4. Viparita Karani (Legs-up-the-Wall Pose)
Start by putting a pillow against the wall and place your body on the pillow. You’ll want to bring your hips all the way up to the wall (resting on the pillow) and then gently walk your legs up the wall until they’re straight. Your back and buttocks should be fully on the pillow with your arms at your sides. Rest in this position for five or ten minutes as you allow your body to relax and unwind with your breath.
5. Supta Baddha Konasana (Reclining Butterfly/Goddess Pose)
This pose can assist in relaxation, lowering your blood pressure, while stretching your inner thighs, hips, and groin area. Lie on your back with a pillow under your head and neck as well as under each knee. Place your hands by your sides and the bottoms of your feet together, allowing your knees to fall to either side (away from each other). Feel the tension release from your hips and groin areas as well as your inner thighs and abdomen. Hold this pose for five to ten minutes as you breathe deeply.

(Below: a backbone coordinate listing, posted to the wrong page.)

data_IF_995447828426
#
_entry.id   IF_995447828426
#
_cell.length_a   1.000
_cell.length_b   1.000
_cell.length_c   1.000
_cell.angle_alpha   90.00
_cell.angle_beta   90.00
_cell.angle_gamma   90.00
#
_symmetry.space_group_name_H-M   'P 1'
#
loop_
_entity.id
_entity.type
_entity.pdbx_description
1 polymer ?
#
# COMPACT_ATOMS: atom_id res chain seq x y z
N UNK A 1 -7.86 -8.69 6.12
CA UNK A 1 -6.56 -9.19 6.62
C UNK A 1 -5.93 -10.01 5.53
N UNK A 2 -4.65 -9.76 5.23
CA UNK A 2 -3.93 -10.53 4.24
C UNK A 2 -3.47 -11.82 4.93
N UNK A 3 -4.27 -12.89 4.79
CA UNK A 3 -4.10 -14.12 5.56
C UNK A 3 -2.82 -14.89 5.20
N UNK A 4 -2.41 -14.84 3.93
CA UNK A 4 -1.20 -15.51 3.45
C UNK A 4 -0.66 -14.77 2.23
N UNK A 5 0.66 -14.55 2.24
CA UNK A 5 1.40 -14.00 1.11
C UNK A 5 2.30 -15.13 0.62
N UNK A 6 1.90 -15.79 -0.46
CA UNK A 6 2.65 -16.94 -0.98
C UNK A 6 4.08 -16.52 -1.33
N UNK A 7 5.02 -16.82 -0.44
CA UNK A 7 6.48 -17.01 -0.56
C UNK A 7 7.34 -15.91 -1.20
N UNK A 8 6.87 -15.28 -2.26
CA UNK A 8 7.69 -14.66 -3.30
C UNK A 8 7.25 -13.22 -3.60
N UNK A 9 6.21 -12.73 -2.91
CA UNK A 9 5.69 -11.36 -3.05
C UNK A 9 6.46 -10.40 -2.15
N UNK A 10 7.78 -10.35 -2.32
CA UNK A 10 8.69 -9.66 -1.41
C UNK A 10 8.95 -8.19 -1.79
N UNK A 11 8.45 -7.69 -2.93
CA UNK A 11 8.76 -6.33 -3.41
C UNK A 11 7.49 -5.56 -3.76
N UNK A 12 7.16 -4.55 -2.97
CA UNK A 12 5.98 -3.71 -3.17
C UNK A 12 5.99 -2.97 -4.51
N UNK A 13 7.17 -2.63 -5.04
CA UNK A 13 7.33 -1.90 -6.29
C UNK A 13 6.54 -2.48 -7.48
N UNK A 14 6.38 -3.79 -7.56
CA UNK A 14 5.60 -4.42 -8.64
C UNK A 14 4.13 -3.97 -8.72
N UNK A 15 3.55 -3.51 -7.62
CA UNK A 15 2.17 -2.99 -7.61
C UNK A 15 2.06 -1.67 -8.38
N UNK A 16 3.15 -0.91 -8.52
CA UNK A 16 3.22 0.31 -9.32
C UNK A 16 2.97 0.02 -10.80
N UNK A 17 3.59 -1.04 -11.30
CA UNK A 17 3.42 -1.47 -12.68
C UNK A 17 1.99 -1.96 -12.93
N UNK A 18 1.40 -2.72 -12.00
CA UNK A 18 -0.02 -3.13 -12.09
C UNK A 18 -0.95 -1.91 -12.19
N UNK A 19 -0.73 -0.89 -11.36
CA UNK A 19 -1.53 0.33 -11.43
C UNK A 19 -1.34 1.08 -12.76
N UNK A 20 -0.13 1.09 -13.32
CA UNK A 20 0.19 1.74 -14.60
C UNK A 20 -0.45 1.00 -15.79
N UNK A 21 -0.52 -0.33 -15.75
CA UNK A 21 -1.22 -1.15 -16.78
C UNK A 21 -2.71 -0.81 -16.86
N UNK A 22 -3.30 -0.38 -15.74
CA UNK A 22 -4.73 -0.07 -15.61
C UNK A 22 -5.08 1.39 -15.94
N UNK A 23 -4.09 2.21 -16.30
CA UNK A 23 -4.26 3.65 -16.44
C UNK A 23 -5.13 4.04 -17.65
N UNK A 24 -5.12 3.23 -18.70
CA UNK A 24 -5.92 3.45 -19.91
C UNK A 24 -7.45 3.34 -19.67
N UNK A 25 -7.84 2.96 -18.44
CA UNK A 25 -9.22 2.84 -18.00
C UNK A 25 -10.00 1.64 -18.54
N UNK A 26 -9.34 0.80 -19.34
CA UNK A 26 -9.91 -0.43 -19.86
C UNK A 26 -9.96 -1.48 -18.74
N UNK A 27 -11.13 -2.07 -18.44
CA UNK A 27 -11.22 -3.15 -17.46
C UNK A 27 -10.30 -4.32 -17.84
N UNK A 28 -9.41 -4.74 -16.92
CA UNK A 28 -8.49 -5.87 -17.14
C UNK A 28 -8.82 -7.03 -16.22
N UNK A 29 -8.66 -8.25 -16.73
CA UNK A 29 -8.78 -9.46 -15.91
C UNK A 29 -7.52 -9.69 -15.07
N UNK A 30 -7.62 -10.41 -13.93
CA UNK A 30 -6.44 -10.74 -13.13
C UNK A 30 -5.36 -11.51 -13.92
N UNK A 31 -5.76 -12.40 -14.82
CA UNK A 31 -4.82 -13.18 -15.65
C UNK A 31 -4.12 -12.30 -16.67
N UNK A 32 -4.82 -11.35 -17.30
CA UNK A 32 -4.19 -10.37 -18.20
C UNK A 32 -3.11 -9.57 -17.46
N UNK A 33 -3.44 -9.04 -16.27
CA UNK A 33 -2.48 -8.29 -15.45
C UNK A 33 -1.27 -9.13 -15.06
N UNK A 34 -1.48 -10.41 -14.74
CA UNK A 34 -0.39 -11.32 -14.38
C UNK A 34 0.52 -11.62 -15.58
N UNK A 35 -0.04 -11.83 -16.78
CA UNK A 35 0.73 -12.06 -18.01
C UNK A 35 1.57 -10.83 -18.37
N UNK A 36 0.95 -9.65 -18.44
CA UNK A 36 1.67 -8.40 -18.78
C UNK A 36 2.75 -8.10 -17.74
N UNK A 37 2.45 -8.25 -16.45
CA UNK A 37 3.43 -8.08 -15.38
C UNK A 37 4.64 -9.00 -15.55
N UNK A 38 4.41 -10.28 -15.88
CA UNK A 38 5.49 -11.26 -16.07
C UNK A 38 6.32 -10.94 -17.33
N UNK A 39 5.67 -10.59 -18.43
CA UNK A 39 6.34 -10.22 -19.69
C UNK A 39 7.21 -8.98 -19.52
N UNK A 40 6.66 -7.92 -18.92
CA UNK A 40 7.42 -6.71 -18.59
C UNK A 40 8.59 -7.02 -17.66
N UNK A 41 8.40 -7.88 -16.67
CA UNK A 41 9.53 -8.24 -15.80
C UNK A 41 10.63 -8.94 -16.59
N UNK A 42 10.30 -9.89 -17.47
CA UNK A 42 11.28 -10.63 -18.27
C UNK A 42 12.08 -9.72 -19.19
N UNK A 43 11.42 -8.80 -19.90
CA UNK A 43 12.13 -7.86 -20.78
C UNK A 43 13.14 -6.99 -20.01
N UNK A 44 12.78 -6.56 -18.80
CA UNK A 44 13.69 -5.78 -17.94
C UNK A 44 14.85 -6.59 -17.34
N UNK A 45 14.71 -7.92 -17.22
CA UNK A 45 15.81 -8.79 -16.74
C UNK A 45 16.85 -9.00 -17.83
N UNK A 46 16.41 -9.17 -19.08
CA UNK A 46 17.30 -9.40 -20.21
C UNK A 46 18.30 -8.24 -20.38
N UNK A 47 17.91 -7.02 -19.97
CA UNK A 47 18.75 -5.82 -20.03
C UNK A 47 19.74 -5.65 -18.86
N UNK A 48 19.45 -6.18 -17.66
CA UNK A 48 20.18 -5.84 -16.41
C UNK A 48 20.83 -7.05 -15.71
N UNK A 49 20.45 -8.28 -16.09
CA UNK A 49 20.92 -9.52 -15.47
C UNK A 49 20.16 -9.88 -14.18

6. Supta Virasana (Reclining Hero Pose)
This pose may be a bit advanced for some as it does require quite a bit of flexibility. Begin by placing a pillow (or more) behind you. Kneel in front of the pillow and position your knees on either side of the pillow. Next, gently lower yourself backwards until your hips and back are fully resting on the pillow. Your head can either rest on the pillow or gently hang off the back of the pillow. Cross your arms over your chest and let your chest, abs, and thighs stretch and release tension. Breathe deeply and hold this pose for five to ten minutes.